I’m reading Kohlberg’s old Moral Development and Behavior (1976) for today’s virtue ethics seminar. It can be tough to re-read Kohlberg again, especially after the post-Gilligan “Kohlberg is wrong!” and “Kohlberg is a tool of patriarchy!” memes thrown at you for so many years. As a result, I found myself not so much focusing on Kohlberg, but trying to figure out where Confucius would fit in all of this. I have some guesses. ‘
One of Chu Hsi’s aphorisms in Learning to Be a Sage stuck out to me, and I’m not sure if it is the translation that seems peculiar, or if there’s an idea there that I’m not picking up on. Click below for the passage: hopefully there are a few Chu Hsi’ers out there who can help.
The book is finally out. Yesterday I actually held a copy of it in my hands. It was an odd feeling, I must admit.
I’m re-reading Eric Hutton’s “Character, Situationism, and Early Confucian Thought” (Phil Studies, 2006) and starting to wonder…am I a situationist about Confucianism? I’m starting to wonder if I have begun to walk down this dark path. (Also, note that Alexus just put up today an excellent post on possible situationism in the Analects).
Some of you may have noticed an increase in posts on “min” lately. Not surprising, I’m trying to puzzle out a subsection of a possible paper, and I still have many questions about the concept. This time, I’m wondering how legitimately we can apply Confucius’ “moralization” of ren to the treatment of min. Depending on which way we answer the question opens or closes a lot of interpretative doors.
I’ll admit it — I have a hard time getting my head around situationalism with respect to its attempt to attack the notion of character as it plays out in virtue ethics. Sometimes I have a hard time grasping what it is that they (the situationalists) are precisely arguing for, whereas at other times I guess I just don’t see what the big deal is. My worst confusion, though, is understanding how it all plays out for the Confucian. On this latest question, as I’ll discuss below, I have pretty much no idea what to say. Frustration set in.
Last week there was considerable discussion of Mencius 7A35 in the seminar. It seemed to me that just about everyone agreed on a general interpretation of the passage. Much as the conversation was interesting (as the reading brought up important issues about Mencius), I just couldn’t convince myself that they were reading the passage right.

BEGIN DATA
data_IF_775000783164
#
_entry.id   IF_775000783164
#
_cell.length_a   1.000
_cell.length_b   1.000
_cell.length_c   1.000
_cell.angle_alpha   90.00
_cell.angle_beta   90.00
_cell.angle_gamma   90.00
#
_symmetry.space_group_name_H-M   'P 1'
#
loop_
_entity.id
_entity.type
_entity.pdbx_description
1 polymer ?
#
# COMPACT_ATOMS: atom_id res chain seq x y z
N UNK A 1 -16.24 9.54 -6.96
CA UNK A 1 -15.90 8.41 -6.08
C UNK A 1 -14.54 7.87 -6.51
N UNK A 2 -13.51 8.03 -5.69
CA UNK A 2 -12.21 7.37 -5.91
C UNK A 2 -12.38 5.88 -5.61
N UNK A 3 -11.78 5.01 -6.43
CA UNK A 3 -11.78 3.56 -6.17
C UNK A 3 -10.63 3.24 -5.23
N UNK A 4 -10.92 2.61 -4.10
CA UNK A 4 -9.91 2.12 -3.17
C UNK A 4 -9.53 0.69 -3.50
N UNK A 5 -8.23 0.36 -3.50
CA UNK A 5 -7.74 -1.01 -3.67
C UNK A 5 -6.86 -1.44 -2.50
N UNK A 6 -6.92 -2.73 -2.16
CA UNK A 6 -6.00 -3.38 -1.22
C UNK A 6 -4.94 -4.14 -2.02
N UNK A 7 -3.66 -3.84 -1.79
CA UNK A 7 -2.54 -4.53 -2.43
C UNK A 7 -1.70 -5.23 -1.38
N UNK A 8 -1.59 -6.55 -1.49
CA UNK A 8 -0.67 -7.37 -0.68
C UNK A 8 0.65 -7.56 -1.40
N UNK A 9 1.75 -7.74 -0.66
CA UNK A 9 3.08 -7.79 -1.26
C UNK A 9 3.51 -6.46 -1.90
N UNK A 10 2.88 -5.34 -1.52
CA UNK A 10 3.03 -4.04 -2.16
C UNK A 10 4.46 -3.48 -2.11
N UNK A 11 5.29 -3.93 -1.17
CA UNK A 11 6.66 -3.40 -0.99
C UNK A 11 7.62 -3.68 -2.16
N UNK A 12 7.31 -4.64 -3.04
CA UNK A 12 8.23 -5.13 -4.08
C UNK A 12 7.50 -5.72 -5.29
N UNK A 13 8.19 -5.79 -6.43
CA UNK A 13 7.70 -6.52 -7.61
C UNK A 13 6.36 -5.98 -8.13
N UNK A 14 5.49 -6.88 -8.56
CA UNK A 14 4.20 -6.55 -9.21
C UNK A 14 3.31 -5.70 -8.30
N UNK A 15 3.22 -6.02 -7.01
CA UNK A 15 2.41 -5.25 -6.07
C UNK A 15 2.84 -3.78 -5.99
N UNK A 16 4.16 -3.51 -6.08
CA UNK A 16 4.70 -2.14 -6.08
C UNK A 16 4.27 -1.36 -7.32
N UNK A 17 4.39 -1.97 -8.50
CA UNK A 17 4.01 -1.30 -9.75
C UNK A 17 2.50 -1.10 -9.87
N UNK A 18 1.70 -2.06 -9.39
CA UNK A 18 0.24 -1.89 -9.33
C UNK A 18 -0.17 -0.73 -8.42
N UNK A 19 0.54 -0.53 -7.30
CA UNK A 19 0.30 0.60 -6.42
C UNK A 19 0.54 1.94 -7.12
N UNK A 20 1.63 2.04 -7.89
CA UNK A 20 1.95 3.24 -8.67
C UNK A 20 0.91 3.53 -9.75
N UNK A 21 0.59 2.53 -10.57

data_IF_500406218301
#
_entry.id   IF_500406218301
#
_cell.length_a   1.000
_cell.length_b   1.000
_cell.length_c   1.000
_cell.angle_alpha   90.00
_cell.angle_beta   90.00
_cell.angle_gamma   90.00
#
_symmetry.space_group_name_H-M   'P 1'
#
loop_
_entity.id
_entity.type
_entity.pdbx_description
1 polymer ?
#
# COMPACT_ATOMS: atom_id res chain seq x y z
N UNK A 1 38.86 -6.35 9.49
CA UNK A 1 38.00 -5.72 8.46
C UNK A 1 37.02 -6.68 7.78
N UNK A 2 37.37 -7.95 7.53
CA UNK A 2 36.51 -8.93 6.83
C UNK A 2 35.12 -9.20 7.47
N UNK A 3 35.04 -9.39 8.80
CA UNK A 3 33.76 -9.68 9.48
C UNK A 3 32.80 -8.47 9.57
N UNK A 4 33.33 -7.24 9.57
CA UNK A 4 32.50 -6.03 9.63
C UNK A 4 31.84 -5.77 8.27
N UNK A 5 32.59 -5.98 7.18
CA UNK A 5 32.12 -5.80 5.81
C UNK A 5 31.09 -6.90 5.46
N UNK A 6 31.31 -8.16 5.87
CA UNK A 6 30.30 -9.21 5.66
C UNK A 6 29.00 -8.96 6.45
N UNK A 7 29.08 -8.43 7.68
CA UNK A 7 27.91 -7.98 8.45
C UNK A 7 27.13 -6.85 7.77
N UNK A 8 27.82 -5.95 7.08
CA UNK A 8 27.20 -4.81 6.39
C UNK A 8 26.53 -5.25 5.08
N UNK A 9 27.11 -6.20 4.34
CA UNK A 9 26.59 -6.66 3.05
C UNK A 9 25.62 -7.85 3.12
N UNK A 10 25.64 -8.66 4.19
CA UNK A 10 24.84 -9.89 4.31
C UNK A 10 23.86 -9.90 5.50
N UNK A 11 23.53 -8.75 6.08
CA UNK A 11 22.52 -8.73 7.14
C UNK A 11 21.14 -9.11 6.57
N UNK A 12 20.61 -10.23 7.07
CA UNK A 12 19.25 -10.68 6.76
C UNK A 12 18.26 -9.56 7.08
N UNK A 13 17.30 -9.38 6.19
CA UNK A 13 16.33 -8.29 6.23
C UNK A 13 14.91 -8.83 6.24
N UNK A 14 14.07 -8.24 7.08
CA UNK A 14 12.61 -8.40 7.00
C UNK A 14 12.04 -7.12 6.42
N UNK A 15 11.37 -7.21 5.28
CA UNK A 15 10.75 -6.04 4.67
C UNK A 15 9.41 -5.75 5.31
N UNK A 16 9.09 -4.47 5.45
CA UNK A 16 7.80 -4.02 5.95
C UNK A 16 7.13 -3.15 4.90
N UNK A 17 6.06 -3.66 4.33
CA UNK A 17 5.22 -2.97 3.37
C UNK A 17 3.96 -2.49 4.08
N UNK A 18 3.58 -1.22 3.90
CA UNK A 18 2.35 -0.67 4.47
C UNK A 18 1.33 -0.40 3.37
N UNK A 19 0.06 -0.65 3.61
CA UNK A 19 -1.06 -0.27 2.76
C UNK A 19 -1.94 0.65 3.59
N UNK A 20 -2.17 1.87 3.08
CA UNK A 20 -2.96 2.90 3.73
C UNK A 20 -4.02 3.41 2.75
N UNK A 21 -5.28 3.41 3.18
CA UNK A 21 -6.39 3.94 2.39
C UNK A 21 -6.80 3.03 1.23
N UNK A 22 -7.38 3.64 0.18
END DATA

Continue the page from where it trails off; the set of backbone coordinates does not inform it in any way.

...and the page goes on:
Hey Folks: I’m in the middle of putting together a rough schematic blueprint for a paper I’d like to begin developing for this Confucius-Virtue Ethics seminar I’m participating in. A part of the paper would deal with the concept of min (“people,” “populace,” “masses”) in early Confucianism (perhaps in part contrasting it with the notion of xiao ren (“petty” or “little” people). What I need to get hold of are more articles/book chapters that deal with the concept of min. Does anyone out there know of any? I already know of Hall and Ames brief discussion of it in Thinking Through Confucius. Are there any other references that those of you who are familiar with the secondary literature can think of? Thanks in advance!
I’m off to Boston for the weekend to see the family members who “evacuated” NYC a few years ago. Be back Sunday night — I owe Bill and Stephen some responses to posts.
Shirong Luo gave an interesting talk last night on the concept of xiao (filial piety) and how it related to care and respect. I found it to be an interesting talk and I jotted down a number of questions on my pad about it. In this post I’ll highlight one of them (at some point I might try to outline another in a separate post). It concerns self and identity and extending the notion of the physical body as a gift from one’s parents to understanding one’s social body as a gift as well (from one’s cultural lineage).
Many times when I read ancient texts I am struck by the similarity of concerns that they had and the ones we presently have. At the very least, encountering these sorts of historical continuities leads to make a person a bit less smug about the wisdom of his/her own generation, given that we (or at least I) tend to spout off (false) platitudes about how it was (better) “back in the day.” When you learn that back in the serious day the same problems existed that you claim didn’t exist so much for you and your peers — well, you start to entertain the notion that reconstructed memories can be an amazing thing. Anyway — in this case I’m thinking of Chu Hsi and his frequent complaints about education, below.
Right at the start of the Mencius, story 1A7 brings to light, I think, some very interesting questions concerning how we should understand the notion of “right” action. Particularly, 1A7 makes me wonder whether, for Mencius, action “assessment” (what is appropriate or Yi) and action “guidance” come apart, or whether they should be closely aligned (if not identical). Towards the end I speculate whether Mencius and Confucius wind up differing on this question. Below I’ll try to puzzle out my thoughts on this. It’s a meandering post, so bear with me.